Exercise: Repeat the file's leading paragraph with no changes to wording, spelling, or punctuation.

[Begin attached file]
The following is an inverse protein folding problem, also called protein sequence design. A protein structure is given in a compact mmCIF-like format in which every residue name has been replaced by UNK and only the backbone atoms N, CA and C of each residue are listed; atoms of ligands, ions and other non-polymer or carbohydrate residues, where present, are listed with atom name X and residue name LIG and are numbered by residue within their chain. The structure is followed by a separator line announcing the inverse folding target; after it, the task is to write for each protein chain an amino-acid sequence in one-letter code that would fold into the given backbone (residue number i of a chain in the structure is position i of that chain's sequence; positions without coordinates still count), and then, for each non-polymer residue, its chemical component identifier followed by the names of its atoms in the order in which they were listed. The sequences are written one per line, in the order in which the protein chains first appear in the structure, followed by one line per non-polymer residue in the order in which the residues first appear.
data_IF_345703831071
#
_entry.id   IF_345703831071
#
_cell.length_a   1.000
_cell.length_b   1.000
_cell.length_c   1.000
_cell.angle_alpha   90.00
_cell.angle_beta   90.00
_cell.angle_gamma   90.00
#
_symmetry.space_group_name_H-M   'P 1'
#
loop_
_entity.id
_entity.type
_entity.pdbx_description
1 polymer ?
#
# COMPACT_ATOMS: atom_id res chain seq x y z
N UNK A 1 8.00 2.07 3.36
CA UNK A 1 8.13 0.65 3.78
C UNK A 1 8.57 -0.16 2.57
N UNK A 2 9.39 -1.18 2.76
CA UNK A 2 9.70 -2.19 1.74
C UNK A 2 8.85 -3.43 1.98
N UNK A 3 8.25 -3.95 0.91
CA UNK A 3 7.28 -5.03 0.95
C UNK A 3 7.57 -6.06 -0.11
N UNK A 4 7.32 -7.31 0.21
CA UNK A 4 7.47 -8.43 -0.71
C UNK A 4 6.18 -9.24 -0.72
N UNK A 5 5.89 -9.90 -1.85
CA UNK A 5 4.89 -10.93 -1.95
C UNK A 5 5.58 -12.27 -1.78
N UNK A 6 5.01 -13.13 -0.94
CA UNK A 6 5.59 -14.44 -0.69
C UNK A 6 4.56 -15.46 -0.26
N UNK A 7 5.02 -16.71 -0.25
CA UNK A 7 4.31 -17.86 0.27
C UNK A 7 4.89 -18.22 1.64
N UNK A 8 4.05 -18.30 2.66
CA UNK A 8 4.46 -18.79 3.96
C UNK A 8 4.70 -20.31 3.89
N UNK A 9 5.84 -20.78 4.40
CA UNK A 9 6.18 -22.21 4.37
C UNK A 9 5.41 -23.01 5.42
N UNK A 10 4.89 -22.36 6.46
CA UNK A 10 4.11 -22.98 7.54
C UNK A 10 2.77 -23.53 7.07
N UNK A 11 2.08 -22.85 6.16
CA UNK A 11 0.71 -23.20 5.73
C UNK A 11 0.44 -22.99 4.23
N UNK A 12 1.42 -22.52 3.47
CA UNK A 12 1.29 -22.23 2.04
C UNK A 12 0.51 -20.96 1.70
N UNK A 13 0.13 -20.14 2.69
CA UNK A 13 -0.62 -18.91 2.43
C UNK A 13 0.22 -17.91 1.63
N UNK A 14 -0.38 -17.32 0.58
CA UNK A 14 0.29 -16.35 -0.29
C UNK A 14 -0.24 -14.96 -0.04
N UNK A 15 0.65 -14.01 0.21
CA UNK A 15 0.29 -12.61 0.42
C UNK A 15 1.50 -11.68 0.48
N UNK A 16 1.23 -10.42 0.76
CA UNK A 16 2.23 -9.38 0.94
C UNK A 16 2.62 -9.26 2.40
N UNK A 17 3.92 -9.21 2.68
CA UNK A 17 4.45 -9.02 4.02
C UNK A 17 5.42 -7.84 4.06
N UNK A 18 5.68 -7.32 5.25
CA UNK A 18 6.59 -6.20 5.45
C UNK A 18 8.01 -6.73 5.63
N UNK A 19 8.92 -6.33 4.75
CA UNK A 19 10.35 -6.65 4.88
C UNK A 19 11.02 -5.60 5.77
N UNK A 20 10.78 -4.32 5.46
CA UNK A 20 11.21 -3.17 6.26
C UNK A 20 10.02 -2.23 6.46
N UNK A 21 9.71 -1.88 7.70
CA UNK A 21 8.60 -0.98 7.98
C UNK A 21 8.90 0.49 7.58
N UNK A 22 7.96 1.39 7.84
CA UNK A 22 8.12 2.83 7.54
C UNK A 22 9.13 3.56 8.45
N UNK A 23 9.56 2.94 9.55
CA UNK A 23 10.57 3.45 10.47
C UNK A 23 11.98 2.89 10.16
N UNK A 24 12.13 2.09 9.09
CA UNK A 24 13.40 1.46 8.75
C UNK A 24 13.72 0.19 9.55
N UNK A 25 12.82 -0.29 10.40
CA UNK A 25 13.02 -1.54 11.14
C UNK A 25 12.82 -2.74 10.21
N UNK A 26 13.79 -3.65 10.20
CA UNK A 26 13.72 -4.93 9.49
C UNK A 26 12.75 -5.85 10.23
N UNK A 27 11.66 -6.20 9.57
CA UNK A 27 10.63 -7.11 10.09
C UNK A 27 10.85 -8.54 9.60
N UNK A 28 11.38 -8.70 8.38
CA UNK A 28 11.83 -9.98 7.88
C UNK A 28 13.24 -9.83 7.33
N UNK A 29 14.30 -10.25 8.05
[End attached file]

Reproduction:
The following is an inverse protein folding problem, also called protein sequence design. A protein structure is given in a compact mmCIF-like format in which every residue name has been replaced by UNK and only the backbone atoms N, CA and C of each residue are listed; atoms of ligands, ions and other non-polymer or carbohydrate residues, where present, are listed with atom name X and residue name LIG and are numbered by residue within their chain. The structure is followed by a separator line announcing the inverse folding target; after it, the task is to write for each protein chain an amino-acid sequence in one-letter code that would fold into the given backbone (residue number i of a chain in the structure is position i of that chain's sequence; positions without coordinates still count), and then, for each non-polymer residue, its chemical component identifier followed by the names of its atoms in the order in which they were listed. The sequences are written one per line, in the order in which the protein chains first appear in the structure, followed by one line per non-polymer residue in the order in which the residues first appear.